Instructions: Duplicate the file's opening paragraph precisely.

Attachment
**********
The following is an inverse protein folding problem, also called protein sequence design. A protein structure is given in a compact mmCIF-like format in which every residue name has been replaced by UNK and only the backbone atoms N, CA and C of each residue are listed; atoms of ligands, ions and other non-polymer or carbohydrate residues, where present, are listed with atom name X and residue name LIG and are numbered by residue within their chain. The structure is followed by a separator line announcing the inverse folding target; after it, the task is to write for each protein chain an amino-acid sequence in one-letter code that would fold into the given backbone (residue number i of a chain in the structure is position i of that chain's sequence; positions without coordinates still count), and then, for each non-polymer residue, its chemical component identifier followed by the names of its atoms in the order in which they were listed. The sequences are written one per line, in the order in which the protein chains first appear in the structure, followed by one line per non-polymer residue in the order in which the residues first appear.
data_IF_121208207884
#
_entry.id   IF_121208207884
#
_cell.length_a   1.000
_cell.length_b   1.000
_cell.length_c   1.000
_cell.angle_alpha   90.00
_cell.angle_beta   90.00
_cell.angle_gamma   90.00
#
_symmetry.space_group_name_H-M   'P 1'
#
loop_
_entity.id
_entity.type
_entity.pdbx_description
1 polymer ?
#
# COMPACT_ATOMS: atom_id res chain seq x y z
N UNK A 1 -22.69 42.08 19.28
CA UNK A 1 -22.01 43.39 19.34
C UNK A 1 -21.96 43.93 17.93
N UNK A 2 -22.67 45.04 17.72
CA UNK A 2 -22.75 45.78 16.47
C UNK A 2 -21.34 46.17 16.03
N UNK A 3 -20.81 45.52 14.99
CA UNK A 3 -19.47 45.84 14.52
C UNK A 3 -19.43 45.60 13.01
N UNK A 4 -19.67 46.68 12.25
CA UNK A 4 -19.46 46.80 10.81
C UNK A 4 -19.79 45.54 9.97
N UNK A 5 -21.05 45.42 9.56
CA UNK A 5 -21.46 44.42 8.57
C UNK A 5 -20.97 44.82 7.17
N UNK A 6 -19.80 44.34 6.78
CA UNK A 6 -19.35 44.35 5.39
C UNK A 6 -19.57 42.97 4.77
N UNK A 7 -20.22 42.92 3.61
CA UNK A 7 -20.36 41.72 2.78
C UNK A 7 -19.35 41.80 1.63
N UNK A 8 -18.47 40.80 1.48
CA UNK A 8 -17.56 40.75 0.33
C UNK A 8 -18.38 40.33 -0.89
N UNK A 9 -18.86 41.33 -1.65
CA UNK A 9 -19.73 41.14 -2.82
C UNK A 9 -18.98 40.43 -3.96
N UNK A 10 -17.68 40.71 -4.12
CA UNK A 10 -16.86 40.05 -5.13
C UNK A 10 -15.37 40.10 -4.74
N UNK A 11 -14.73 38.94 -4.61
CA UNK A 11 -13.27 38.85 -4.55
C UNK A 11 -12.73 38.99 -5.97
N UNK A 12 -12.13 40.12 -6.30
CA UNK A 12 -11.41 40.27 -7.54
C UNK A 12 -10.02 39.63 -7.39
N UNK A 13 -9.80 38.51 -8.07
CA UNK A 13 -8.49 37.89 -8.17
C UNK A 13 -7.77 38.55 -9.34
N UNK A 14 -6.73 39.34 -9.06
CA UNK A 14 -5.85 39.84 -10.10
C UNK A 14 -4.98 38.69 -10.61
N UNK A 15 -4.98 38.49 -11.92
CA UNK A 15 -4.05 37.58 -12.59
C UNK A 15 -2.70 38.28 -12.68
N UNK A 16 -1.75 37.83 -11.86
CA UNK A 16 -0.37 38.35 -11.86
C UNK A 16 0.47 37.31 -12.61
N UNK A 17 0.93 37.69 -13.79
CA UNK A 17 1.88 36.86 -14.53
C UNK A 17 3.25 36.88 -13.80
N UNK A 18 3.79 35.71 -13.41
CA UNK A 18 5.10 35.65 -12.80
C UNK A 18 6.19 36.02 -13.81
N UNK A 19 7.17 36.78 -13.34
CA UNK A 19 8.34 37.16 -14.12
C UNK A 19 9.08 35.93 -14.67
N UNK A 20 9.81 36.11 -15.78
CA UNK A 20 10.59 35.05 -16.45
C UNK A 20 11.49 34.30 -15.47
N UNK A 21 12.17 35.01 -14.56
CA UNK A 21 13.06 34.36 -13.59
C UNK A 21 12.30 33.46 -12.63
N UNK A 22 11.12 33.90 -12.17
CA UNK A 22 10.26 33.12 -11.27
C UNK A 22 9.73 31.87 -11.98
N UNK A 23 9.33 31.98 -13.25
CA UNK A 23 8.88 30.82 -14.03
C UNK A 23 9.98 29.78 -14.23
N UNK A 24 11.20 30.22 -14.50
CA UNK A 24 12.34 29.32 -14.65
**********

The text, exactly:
The following is an inverse protein folding problem, also called protein sequence design. A protein structure is given in a compact mmCIF-like format in which every residue name has been replaced by UNK and only the backbone atoms N, CA and C of each residue are listed; atoms of ligands, ions and other non-polymer or carbohydrate residues, where present, are listed with atom name X and residue name LIG and are numbered by residue within their chain. The structure is followed by a separator line announcing the inverse folding target; after it, the task is to write for each protein chain an amino-acid sequence in one-letter code that would fold into the given backbone (residue number i of a chain in the structure is position i of that chain's sequence; positions without coordinates still count), and then, for each non-polymer residue, its chemical component identifier followed by the names of its atoms in the order in which they were listed. The sequences are written one per line, in the order in which the protein chains first appear in the structure, followed by one line per non-polymer residue in the order in which the residues first appear.